Mali's Islamist insurgency was big news in early 2013, but after a French military intervention and successful election, it largely faded from view. Here's a reminder of what happened, and has been happening, in one of Africa's poorest nations.
How Mali's crisis began
In March 2012, a group of officers in the Malian government staged a coup that toppled the democratically elected government of
Amadou Toumani Touré. With the capital in chaos, a growing insurgency, featuring both Tuareg rebels and armed Islamists, began to capture key towns in Mali's northern territory of Azawad, and the Tuareg rebels soon declared an independent state.
As the fighting continued, however, the Islamists, in particular the group Ansar Dine, began to emerge as the dominant force in the north. By May 2012, Ansar Dine had taken over the U.N. heritage site of Timbuktu, and began destroying Islamic tombs. An ultra-strict brand of Islamic law was imposed as the country was virtually split in two, with smoking and alcohol banned in the north and women facing strict restrictions on their movement and dress. Even music, one of Mali's greatest cultural traditions, was silenced. Arab fighters from al-Qaeda in the Islamic Maghreb were reported to be leading the operation.
It took the international community some time to react. The Economic Community of West African States (ECOWAS) agreed to send troops in November, and the United Nations agreed to troops in December. However, when the central town of Konna was captured in January 2013, it was Mali's old colonial masters, the French, who took the lead.
A successful intervention?
France announced that it was sending troops to Mali on Jan. 11, 2013. The country, spurred on by its involvement in the ousting of Libyan dictator Moammar Gaddafi and its old colonial links to Mali, claimed a moral obligation to act. “At stake is the very existence of the Malian state,” President Francois Hollande said in a televised address, vowing to stay involved until the battle was won.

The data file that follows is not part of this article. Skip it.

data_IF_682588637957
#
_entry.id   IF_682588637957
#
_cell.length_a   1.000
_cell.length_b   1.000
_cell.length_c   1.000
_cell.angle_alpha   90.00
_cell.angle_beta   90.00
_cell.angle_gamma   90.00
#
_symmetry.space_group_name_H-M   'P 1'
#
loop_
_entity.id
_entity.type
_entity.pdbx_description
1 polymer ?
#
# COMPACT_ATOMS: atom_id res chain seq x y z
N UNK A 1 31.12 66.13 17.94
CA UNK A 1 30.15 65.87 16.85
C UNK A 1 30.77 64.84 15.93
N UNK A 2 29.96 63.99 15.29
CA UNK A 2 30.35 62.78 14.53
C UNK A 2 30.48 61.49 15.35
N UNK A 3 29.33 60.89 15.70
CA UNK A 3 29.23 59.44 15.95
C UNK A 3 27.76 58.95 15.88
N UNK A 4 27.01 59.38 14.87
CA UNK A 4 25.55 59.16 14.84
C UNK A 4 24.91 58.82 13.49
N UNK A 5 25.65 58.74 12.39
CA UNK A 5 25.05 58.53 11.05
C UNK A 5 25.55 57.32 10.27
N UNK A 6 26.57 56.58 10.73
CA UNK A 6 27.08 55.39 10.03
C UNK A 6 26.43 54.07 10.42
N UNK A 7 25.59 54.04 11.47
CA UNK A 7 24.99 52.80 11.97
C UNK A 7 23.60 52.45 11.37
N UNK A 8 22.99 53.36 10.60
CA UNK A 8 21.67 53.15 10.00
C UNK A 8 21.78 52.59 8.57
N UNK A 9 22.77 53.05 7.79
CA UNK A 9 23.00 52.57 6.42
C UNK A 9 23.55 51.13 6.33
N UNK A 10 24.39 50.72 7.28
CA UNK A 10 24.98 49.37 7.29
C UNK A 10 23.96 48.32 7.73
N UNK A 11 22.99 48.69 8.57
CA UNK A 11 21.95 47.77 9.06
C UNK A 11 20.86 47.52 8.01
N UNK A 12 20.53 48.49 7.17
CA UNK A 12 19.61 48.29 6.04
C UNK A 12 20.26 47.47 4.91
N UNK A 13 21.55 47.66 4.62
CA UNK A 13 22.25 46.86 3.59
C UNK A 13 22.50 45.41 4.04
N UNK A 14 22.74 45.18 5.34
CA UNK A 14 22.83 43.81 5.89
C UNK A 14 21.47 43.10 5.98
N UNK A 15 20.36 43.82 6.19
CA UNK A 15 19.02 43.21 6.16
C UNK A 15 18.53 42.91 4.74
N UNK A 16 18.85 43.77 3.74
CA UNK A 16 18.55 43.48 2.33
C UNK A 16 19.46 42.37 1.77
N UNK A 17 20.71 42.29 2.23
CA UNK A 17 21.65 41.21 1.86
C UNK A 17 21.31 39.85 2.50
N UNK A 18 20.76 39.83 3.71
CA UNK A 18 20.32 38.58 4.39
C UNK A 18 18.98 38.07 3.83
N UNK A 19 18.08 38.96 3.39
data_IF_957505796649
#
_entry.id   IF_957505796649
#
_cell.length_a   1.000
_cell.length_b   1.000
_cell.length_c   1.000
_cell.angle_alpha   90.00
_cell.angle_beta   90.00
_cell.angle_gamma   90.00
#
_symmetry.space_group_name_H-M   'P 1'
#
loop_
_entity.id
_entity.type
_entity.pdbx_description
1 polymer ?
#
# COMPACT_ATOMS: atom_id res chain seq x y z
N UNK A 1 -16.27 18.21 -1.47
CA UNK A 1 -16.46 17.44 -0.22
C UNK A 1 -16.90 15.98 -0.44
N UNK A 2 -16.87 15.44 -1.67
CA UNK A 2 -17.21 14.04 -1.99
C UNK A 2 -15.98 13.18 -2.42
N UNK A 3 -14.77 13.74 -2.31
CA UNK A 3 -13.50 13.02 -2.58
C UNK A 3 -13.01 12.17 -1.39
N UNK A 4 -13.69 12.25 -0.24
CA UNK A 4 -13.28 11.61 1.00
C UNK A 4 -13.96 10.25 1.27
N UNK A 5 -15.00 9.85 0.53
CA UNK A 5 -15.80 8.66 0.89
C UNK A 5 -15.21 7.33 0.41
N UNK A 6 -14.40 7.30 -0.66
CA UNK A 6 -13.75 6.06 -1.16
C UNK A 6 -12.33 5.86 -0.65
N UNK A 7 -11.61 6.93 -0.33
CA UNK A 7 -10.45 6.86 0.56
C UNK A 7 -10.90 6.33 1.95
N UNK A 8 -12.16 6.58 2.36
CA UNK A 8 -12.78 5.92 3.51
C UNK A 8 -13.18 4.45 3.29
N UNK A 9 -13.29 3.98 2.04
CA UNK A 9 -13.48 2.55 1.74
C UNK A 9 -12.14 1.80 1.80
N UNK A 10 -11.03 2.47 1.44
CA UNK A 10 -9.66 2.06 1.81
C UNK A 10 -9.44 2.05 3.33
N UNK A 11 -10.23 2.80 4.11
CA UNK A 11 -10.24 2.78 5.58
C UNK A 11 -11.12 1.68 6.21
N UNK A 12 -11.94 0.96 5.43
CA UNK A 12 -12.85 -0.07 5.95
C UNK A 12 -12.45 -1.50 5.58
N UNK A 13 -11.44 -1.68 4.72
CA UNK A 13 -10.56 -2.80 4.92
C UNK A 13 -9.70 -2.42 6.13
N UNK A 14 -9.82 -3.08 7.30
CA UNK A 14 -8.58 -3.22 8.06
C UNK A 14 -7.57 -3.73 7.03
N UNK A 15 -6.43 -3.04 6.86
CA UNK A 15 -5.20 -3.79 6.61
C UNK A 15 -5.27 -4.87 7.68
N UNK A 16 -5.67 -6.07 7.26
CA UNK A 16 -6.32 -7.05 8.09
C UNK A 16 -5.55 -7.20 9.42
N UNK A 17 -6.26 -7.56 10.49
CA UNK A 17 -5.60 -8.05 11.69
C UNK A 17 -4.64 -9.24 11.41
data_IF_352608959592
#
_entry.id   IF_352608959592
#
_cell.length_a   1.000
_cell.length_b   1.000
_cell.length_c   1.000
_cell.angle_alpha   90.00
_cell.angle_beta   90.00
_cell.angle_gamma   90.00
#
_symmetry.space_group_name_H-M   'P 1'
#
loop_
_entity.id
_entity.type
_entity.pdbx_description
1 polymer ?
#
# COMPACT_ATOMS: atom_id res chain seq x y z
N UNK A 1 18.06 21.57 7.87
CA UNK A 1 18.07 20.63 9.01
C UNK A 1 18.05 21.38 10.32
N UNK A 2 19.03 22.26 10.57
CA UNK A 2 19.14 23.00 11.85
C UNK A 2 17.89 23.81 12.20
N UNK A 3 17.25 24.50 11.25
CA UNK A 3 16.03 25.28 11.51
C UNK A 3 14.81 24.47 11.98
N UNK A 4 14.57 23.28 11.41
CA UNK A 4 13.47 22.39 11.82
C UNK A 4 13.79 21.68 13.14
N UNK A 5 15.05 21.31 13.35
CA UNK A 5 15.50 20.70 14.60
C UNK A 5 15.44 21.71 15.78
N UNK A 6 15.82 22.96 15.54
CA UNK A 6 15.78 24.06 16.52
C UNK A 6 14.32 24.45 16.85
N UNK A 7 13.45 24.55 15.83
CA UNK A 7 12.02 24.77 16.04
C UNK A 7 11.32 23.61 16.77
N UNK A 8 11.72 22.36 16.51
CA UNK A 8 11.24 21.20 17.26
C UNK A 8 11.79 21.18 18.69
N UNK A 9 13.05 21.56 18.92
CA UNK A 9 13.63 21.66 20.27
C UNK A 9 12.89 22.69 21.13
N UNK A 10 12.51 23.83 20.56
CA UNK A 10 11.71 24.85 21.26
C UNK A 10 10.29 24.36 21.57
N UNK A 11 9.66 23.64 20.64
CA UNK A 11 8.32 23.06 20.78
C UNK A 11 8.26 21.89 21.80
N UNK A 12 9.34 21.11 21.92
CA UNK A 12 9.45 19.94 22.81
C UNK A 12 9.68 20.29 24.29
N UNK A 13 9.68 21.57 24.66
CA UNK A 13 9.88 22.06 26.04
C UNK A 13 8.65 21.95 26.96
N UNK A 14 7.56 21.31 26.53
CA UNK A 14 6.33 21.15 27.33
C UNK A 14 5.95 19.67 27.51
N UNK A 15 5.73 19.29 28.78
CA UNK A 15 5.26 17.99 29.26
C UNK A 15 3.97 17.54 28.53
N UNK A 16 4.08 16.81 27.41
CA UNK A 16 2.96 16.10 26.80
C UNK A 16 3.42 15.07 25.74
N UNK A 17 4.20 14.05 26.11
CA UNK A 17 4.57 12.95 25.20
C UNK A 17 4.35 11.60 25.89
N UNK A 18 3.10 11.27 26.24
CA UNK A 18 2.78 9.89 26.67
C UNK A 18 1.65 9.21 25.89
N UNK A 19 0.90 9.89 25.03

Within days, warplanes were hitting Islamist troops, and Mali's army retook Timbuktu and other northern cities with the help of newly re-aligned Tuareg rebels. Despite the neo-colonial implications, many of Mali's citizens were supportive of the French intervention, and the French were credited with helping Mali's government push the rebels back. The U.N. set up a peacekeeping force, 12,600-strong, a few months later, and the Pentagon also deployed a small number of troops to the country. The government also received billions in international aid.
Under pressure from France and other countries, Mali held elections in July 2013, and in a subsequent run-off, Ibrahim Boubakar Keita won with nearly 78 percent of the vote. Foreign observers were surprised by the relatively peaceful way the elections were handled: The Post's editorial board expressed some skepticism, but said that the election could be a step towards stability for the country.
What happened recently
After the election, Mali generally faded from the headlines, and in January 2014, 1,000 French soldiers were still in the country, with their focus had largely shifted to an anti-terrorism role. Earlier this month, France’s defense minister announced that the French military operation in Mali had “fulfilled its mission” and would be shifted into a anti-terrorism force for northwest Africa, while Malian officials and Tuareg separatists began talks in Algiers in the hope of forming a lasting peace in the north.
However, the north still saw sporadic violence, with Tuareg rebels fighting government troops again and Islamists targeting French troops and U.N. peacekeepers in suicide attacks. In many ways, France's redeployment of its troops was less an acknowledgement that the problems in Mali were over, and more a sign that it viewed the Islamist threat in northwest Africa as a transnational problem. The recent surge of attacks by Boko Haram may show they are right. Many of Nigeria's Islamists had cut their teeth fighting in Mali before returning home. "Niger's security, West Africa's security is France's security," Hollande told French personnel stationed in Niger during a tour of West Africa last week.
The disappearance of Air Algerie flight AH5017 is a particularly difficult situation for Hollande: French media is reporting that 51 of the passengers on board were French citizens. Col. Gilles Jarron, a French Army spokesman, has told the New York Times that two two French fighter jets are now searching for the plane.